The Jakarta Post
Occasionally you may overhear people gossiping about someone else and they use the term julid, or you come across the word ambyar when you are scrolling through your Twitter timeline and you wonder what the slang terms mean.
Well, wonder no more, because the Great Dictionary of the Indonesian Language (KBBI) published by the Language Center of the Education and Culture Ministry has now included these words — as well as other slang terms — in its updated online version, which is available to the public.
The KBBI was updated in October, including the addition of more than 1,000 new entries, ranging from new words commonly used in daily conversation or appearing in social media to semantic changes.
The KBBI defines ambyar — originally a Javanese word — as “broken or shattered”.
Ambyar seemingly gained ground among the public along with the term sahabat ambyar (community of the brokenhearted), which refers to fans of popular campursari (a blend of traditional Javanese and modern music) singer Didi Kempot, who in recent years has seen his popularity rise among younger audiences because of his lovelorn Javanese song lyrics.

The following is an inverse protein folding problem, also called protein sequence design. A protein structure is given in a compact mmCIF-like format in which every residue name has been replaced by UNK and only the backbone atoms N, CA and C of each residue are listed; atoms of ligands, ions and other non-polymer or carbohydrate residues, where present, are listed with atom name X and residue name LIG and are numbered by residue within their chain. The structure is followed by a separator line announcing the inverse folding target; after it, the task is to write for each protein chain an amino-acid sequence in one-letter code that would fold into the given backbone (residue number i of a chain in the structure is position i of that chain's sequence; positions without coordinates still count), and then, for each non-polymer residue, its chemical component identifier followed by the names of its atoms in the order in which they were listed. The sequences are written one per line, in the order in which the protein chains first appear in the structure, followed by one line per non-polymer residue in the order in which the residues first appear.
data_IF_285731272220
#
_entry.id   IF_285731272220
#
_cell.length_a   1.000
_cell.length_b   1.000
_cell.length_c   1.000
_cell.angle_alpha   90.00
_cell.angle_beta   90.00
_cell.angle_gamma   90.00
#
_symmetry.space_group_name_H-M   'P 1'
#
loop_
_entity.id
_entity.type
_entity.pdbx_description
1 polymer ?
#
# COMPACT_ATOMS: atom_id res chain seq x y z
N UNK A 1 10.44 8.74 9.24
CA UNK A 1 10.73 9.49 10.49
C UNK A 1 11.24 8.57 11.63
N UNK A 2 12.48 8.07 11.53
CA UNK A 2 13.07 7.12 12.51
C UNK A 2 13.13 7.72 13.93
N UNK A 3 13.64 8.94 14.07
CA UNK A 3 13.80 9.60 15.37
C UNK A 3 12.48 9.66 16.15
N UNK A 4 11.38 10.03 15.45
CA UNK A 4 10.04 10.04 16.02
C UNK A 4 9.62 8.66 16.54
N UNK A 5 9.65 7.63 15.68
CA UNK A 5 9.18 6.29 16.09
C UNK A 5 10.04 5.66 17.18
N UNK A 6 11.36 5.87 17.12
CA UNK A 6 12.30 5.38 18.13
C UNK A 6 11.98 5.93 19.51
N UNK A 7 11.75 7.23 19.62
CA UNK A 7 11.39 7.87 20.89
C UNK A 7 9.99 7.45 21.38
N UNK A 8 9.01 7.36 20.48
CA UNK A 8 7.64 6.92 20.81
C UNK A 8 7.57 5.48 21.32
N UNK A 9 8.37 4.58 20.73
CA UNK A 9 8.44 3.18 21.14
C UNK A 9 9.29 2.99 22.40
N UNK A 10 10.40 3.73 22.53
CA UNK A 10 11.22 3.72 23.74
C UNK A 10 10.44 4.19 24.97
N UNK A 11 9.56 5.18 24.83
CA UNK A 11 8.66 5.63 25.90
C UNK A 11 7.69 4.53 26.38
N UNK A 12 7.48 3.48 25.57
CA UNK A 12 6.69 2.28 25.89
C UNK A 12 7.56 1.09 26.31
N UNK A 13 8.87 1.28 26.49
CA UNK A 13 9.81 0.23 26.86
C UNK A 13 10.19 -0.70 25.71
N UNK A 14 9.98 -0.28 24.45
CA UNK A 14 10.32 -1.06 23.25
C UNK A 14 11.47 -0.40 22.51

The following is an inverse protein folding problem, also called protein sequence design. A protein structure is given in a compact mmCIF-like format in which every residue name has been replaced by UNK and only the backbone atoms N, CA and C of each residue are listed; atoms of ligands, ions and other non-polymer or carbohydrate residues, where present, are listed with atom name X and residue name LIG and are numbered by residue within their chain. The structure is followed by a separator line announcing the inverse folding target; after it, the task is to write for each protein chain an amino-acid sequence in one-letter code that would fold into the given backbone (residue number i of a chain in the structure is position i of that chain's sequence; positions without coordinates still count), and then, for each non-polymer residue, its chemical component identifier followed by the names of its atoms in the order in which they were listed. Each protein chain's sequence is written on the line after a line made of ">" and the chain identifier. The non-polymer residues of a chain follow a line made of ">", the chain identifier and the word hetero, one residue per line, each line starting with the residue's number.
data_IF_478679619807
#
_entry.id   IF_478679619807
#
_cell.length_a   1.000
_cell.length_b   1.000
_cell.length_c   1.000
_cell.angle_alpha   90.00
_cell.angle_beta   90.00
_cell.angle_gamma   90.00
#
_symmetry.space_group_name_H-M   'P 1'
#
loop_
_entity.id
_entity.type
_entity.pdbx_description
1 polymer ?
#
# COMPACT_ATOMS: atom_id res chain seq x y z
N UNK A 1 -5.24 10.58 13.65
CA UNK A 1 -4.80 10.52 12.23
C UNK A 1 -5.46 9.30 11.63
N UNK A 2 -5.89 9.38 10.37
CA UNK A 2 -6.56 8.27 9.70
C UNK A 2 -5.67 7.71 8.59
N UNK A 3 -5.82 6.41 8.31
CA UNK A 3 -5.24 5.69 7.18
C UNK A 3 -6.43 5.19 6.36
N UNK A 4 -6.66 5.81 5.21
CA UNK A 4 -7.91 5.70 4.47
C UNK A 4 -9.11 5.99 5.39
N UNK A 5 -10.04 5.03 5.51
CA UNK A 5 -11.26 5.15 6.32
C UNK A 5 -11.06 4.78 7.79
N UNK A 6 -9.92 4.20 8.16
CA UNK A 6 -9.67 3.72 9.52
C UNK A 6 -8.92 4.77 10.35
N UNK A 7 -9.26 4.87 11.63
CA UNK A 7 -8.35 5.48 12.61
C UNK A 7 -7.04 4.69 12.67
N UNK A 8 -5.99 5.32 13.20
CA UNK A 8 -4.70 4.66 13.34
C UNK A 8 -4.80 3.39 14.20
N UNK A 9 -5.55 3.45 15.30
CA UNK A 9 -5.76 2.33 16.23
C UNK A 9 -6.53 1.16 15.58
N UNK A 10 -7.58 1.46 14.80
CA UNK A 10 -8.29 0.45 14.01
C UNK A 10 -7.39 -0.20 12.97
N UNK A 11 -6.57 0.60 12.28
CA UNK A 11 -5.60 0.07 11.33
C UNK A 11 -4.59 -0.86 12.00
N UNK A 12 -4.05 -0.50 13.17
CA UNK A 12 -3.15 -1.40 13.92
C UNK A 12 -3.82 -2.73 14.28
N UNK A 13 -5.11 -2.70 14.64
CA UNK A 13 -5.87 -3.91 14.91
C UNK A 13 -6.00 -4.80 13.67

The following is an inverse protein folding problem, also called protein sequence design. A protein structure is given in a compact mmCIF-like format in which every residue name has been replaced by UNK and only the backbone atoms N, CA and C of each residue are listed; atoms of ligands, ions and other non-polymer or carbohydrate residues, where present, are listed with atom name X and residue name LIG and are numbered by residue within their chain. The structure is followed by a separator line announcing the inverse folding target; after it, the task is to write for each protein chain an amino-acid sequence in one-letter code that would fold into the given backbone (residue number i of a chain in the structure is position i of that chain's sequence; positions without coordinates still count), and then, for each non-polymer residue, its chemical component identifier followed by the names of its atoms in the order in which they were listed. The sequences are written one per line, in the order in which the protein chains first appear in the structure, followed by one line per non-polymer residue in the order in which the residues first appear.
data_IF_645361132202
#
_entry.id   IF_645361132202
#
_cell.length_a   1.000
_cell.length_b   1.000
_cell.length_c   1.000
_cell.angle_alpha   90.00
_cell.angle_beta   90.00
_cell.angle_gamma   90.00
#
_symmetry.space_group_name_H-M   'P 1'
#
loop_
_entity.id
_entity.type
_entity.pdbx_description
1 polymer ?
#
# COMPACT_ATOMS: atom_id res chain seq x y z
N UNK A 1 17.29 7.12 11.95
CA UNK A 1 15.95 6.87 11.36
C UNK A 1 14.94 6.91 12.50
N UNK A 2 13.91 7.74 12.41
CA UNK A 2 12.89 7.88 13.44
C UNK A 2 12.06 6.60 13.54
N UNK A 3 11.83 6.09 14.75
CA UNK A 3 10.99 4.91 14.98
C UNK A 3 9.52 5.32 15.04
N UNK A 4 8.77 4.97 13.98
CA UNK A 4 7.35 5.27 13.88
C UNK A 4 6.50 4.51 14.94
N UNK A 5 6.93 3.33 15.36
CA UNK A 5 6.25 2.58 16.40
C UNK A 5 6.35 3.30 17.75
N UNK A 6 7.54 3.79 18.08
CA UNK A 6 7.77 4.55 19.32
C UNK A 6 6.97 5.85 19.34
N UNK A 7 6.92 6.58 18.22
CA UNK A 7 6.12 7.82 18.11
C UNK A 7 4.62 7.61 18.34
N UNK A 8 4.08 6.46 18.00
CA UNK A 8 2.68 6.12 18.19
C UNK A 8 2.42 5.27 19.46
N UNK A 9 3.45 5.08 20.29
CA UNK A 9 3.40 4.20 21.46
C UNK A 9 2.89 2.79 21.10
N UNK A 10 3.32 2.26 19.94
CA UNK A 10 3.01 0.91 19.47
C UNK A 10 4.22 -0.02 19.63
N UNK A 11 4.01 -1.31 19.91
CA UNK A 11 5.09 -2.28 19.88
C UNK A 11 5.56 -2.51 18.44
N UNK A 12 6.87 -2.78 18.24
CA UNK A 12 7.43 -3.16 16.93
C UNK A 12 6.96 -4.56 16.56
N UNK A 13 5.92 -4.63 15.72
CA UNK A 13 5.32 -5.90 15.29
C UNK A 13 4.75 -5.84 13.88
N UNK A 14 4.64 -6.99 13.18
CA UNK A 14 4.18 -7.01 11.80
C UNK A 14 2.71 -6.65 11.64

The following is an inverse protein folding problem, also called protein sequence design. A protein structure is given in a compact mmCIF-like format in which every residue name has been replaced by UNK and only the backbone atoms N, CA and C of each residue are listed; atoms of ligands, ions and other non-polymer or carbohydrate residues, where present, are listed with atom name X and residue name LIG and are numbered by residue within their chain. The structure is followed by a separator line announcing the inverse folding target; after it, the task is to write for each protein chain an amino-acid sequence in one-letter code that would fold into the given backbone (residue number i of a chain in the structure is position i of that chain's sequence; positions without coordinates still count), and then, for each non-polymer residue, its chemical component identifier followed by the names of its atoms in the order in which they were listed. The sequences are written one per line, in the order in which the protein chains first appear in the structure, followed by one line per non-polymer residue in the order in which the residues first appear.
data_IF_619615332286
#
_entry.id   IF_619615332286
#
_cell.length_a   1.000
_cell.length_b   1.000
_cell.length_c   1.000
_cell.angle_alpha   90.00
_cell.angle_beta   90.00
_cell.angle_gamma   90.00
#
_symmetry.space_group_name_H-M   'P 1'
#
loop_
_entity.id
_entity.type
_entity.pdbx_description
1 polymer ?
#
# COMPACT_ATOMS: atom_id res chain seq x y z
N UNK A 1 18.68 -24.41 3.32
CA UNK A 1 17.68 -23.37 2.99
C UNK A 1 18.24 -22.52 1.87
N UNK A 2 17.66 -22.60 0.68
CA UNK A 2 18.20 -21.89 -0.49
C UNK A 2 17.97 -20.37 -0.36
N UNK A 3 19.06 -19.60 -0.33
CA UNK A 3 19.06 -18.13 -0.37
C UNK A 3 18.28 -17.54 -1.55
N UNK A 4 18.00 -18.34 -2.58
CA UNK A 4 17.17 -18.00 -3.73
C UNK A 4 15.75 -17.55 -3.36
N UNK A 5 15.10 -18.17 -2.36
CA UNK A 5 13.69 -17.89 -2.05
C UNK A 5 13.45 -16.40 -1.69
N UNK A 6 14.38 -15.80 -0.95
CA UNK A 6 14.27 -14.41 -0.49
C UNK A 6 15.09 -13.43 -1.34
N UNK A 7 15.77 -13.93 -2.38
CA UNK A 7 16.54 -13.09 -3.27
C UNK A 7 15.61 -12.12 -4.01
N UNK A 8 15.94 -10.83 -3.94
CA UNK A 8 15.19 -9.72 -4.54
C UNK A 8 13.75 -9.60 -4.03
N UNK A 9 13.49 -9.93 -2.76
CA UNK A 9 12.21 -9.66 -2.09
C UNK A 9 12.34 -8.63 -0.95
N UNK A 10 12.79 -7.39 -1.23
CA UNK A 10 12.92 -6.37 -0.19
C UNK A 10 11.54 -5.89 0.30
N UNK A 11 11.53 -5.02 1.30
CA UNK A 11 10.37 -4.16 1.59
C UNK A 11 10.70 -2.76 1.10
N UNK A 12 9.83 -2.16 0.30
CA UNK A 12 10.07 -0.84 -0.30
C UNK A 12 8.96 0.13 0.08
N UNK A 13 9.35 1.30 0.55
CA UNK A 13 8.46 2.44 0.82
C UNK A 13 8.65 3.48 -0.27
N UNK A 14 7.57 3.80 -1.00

The KBBI, meanwhile, defines julid as “envious and spiteful of other people’s success”, with the dictionary noting that people are usually julid while writing their comments or status or quips about someone on social media.
Other slang terms include cie, an exclamation used with the intention “of praising or teasing someone”.
Several portmanteau words have also been added by the KBBI, including pansos from panjat sosial (social-climbing), mager from malas gerak (disinclined to do anything) and maksi from makan siang (lunch).
The KBBI is the official dictionary of the Indonesian language. The dictionary is produced and renewed periodically by the education ministry’s Language Center.
According to the Language Center's official website, a new word can be added into the KBBI if it is unique, euphonic, in line with Indonesian language rules, does not promote negative connotations and is commonly used by the public.
The dictionary’s first edition, which contained 62,000 words, was published in 1988. The current edition is the fifth edition of the dictionary, published in 2016 and contains 127,036 words. (sau)